Increasing Importance of DMFs for U.S. Exporters to Mexico
Proper submission and regular maintenance of Drug Master Files are gaining a new level of importance for any company that wants to successfully supply the Mexican pharma market.
Until most recently, anyone selling pharmaceuticals in Mexico was legally required to have a laboratory (i.e., pharmaceutical production facility) in Mexico. A major change to articles 168 and 170 of the Healthcare Products Law (Reglamento de Insumos para la Salud; RIS) was published on August 5, 2008. The presidential decree removes the current rule, opening up Mexico to any exporters. The Mexican Secretary of Health has stated that COFEPRIS (Comisión Federal para la Protección contra Riesgos Sanitarios; aka the Federal Comission for the Protection Against Sanitary Risks), will determine that exporters comply with regulations. This is a major change of huge importance, and drug master files (DMFs) are going to play a critical role. Article 168 of the law was modified as follows:
“To become the holder of the sanitary registration of a medicine, it is required to hold a sanitary license of manufacturer or laboratory for medicines or biological products for human use. For the case of foreign manufacturers, it is required to hold a license, certificate, or any document that accredits that the enterprise has the permit to manufacture medicines, issued by the competent authority in the country of origin.”
Paragraph III of article 170 was also modified accordingly. It specifies the need for a document that accredits a legal representative domiciled in Mexico.
The first transitory article provides the deadlines for such accreditation to occur:
The day following the publication (i.e., Aug. 6, 2008): antiretrovirals.
After six months: vitamins, vaccines, sera, blood derivatives, antitoxins, biological hormones, homeopathic medicines, and herbal medicines.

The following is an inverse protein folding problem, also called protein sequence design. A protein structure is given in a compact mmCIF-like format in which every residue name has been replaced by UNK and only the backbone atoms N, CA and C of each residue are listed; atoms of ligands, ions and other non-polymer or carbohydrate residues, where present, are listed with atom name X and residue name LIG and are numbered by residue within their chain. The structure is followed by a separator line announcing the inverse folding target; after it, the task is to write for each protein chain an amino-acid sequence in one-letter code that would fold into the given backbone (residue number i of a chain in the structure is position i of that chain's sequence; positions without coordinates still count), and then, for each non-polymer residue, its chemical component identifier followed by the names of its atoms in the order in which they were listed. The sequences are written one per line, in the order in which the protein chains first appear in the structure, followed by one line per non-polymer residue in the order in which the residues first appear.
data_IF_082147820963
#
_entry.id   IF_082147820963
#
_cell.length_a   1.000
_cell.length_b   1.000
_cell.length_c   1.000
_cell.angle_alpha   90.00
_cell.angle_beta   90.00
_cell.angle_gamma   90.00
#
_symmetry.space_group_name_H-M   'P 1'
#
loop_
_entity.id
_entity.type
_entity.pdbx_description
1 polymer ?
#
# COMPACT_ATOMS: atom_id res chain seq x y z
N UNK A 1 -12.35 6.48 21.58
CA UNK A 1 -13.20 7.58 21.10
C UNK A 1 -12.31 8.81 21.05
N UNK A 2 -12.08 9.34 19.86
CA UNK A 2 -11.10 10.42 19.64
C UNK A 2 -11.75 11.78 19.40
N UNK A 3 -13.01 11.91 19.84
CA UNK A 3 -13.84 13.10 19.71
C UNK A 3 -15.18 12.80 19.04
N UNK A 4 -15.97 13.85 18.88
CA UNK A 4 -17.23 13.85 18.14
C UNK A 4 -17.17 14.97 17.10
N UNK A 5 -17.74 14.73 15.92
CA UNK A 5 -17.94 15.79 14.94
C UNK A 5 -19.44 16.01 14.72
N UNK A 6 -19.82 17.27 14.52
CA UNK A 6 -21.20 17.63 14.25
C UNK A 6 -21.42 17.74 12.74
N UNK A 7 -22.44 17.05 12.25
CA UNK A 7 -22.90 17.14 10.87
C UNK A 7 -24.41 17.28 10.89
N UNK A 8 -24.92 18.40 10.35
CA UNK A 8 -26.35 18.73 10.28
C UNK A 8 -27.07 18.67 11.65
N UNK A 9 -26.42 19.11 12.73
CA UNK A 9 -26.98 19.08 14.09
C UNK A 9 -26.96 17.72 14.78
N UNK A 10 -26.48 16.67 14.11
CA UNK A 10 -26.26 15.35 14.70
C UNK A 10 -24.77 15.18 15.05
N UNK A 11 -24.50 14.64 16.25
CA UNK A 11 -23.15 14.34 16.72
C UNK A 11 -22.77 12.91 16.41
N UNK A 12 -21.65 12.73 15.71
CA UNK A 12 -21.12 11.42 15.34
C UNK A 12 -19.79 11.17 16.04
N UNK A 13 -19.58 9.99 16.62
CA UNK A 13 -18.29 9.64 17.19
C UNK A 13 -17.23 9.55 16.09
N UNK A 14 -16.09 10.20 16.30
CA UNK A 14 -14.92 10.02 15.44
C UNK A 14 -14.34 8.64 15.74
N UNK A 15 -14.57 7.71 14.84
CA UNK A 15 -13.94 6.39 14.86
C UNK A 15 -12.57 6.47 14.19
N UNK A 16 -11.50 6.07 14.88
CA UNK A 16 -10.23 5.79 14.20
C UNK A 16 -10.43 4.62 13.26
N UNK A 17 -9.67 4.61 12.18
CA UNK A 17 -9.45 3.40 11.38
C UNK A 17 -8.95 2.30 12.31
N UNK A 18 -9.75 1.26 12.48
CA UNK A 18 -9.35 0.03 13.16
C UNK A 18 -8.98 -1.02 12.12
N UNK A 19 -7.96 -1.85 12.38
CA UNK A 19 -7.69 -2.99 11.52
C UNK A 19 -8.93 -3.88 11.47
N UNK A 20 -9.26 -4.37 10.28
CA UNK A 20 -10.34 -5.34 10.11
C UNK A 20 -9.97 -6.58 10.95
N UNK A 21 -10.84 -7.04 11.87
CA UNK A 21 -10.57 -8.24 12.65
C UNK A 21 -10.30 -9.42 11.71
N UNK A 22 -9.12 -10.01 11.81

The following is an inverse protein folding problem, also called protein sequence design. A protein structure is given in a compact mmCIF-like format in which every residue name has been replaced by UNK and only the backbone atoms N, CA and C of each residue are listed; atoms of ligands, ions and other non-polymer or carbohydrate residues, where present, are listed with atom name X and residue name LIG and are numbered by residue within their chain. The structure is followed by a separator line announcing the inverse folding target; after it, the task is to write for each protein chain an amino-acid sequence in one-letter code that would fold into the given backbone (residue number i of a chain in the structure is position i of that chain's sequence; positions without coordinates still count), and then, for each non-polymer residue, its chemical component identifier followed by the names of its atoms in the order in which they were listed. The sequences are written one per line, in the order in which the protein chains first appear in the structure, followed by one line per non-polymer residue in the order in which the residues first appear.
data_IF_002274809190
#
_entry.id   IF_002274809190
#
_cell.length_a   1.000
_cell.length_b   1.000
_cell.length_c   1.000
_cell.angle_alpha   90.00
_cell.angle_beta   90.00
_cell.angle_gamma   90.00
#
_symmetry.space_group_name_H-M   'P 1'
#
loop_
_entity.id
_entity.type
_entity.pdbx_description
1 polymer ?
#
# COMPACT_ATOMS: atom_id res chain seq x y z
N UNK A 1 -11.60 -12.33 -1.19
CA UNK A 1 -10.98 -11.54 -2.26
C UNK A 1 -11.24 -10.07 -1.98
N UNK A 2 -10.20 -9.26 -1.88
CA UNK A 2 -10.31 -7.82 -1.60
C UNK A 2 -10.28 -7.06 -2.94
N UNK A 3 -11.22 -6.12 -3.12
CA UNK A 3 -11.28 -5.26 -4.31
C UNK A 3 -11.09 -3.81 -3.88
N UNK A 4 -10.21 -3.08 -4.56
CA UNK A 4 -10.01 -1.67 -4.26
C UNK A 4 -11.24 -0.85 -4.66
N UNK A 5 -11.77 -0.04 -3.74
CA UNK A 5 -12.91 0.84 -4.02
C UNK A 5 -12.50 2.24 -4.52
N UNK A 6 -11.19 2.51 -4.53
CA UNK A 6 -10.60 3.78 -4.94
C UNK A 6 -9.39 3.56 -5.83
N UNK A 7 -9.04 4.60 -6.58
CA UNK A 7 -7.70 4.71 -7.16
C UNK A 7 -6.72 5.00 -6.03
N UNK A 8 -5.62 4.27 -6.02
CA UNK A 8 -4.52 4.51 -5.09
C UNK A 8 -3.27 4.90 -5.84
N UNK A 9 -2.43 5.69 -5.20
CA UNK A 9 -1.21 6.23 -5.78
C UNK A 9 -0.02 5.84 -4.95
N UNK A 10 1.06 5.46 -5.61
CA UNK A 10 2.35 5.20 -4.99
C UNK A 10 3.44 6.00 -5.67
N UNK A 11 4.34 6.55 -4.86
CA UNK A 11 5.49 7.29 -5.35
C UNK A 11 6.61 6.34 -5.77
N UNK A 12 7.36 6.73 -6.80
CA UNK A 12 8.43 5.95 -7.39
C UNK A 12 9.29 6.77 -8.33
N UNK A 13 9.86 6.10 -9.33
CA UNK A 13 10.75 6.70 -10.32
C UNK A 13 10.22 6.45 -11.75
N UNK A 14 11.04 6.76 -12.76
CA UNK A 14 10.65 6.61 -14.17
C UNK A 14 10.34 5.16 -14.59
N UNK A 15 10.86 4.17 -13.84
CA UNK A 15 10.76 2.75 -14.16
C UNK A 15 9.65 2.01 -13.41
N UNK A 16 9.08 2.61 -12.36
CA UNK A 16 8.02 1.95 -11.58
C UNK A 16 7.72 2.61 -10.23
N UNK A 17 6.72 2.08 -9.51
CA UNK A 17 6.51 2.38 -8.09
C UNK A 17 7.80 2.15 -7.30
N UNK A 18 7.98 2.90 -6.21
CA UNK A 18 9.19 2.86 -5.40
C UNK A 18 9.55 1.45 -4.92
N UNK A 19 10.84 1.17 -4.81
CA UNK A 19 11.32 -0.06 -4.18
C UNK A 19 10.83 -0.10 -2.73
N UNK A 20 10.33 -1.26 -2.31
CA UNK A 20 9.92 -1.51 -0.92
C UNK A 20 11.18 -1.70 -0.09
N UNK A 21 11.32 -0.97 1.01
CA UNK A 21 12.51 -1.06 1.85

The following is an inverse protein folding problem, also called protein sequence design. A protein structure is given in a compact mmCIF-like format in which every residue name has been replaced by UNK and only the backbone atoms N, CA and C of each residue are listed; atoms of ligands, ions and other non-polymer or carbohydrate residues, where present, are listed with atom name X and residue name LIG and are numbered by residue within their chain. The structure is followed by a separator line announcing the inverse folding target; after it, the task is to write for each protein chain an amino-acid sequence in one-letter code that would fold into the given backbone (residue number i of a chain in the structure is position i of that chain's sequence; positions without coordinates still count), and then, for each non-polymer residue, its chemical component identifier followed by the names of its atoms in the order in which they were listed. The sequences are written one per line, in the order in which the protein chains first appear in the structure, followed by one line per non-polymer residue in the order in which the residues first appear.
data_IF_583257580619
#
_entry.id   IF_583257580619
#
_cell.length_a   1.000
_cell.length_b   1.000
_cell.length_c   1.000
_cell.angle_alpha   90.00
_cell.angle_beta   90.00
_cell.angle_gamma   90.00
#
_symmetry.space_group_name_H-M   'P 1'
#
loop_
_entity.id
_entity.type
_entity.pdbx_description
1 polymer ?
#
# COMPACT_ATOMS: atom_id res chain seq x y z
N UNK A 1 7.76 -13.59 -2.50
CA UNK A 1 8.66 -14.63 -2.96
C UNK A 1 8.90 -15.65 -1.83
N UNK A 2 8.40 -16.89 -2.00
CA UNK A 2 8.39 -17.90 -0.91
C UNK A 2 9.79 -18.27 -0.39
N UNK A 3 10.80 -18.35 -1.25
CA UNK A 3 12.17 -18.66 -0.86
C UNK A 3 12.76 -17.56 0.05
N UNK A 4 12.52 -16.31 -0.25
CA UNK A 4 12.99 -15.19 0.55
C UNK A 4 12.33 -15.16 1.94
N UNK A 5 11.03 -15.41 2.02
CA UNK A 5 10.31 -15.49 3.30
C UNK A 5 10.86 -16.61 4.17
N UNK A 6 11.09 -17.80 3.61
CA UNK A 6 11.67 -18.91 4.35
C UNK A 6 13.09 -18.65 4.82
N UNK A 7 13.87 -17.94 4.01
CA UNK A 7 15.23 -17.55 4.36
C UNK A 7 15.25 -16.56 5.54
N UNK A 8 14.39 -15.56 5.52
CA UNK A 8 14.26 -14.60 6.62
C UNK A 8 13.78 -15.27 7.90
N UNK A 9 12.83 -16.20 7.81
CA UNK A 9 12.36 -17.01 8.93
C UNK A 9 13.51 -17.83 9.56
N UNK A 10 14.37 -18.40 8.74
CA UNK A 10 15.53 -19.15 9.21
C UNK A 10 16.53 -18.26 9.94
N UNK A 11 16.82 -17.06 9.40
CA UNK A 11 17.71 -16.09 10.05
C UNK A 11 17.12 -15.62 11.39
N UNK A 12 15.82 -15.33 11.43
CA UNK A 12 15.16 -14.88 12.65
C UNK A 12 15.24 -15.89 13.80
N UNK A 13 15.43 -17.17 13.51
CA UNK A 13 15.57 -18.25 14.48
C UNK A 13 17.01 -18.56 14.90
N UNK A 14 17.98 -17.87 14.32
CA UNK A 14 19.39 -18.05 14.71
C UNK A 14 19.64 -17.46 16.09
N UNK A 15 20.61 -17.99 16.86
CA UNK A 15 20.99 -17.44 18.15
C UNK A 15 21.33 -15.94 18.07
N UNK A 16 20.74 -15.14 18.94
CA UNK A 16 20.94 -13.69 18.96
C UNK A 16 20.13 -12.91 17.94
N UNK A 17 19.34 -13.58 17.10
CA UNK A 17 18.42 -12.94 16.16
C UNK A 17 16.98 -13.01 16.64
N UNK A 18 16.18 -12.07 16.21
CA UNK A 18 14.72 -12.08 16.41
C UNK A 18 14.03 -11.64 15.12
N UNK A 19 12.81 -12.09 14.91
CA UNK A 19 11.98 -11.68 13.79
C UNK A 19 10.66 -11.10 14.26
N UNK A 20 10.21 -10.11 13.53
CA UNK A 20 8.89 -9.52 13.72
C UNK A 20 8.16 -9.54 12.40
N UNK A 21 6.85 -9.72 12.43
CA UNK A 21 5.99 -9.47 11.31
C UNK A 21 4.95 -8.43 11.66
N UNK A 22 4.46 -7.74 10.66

After 12 months: biotechnological medicines and biological products not included in the previous paragraph.
After 18 months: medicines containing narcotics and over-the-counter (OTC) drugs.
After 24 months: all other medicines.
More is yet to come. For example, by competent authority in the case of the United States, Mexico only acknowledges FDA as the license-issuing source. Therefore, problems are to be anticipated, owing to lack of correspondence for all those products that FDA does not control or regulate, such as vitamins and dietary supplements.
Montesino Associates, a Wilmington, DE–based consulting company that caters to pharmaceutical packaging and component suppliers as well as their clients, is addressing the changed rule and its implications. It will hold a full-day seminar in Mexico City in December 2008. The course will address DMF III holders (component and packaging suppliers), as well as packaging professionals in pharmaceutical, biotech, and medical companies (Type II DMFs). Speakers Peter J. Schmitt and Angela Roggenhofer will discuss fundamentals of the U.S. concept of drug master files, DMF creation and maintenance, key pitfalls to avoid in regards to content and structure, and how to deal with deficiency letters and other frequent issues.
For more information, contact Montesino Associates at 973/665-2050 or at firstname.lastname@example.org.